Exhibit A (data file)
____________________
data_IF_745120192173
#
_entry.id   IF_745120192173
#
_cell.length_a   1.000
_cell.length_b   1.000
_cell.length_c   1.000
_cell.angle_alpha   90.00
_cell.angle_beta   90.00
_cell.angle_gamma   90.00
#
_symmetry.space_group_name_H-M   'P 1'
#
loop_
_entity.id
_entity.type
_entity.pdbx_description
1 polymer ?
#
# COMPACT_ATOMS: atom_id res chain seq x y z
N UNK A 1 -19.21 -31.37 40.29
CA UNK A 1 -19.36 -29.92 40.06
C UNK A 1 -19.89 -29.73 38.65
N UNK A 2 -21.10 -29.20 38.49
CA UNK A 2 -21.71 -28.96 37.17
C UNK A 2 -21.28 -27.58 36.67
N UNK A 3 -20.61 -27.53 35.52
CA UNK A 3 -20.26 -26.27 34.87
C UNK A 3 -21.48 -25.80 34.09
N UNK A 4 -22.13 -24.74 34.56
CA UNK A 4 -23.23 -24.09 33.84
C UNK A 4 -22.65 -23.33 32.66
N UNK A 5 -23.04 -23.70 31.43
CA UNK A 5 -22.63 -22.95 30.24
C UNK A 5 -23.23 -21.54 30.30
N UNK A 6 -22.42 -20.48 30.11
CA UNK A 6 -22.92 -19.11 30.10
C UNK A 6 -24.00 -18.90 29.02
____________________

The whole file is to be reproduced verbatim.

data_IF_745120192173
#
_entry.id   IF_745120192173
#
_cell.length_a   1.000
_cell.length_b   1.000
_cell.length_c   1.000
_cell.angle_alpha   90.00
_cell.angle_beta   90.00
_cell.angle_gamma   90.00
#
_symmetry.space_group_name_H-M   'P 1'
#
loop_
_entity.id
_entity.type
_entity.pdbx_description
1 polymer ?
#
# COMPACT_ATOMS: atom_id res chain seq x y z
N UNK A 1 -19.21 -31.37 40.29
CA UNK A 1 -19.36 -29.92 40.06
C UNK A 1 -19.89 -29.73 38.65
N UNK A 2 -21.10 -29.20 38.49
CA UNK A 2 -21.71 -28.96 37.17
C UNK A 2 -21.28 -27.58 36.67
N UNK A 3 -20.61 -27.53 35.52
CA UNK A 3 -20.26 -26.27 34.87
C UNK A 3 -21.48 -25.80 34.09
N UNK A 4 -22.13 -24.74 34.56
CA UNK A 4 -23.23 -24.09 33.84
C UNK A 4 -22.65 -23.33 32.66
N UNK A 5 -23.04 -23.70 31.43
CA UNK A 5 -22.63 -22.95 30.24
C UNK A 5 -23.23 -21.54 30.30
N UNK A 6 -22.42 -20.48 30.11
CA UNK A 6 -22.92 -19.11 30.10
C UNK A 6 -24.00 -18.90 29.02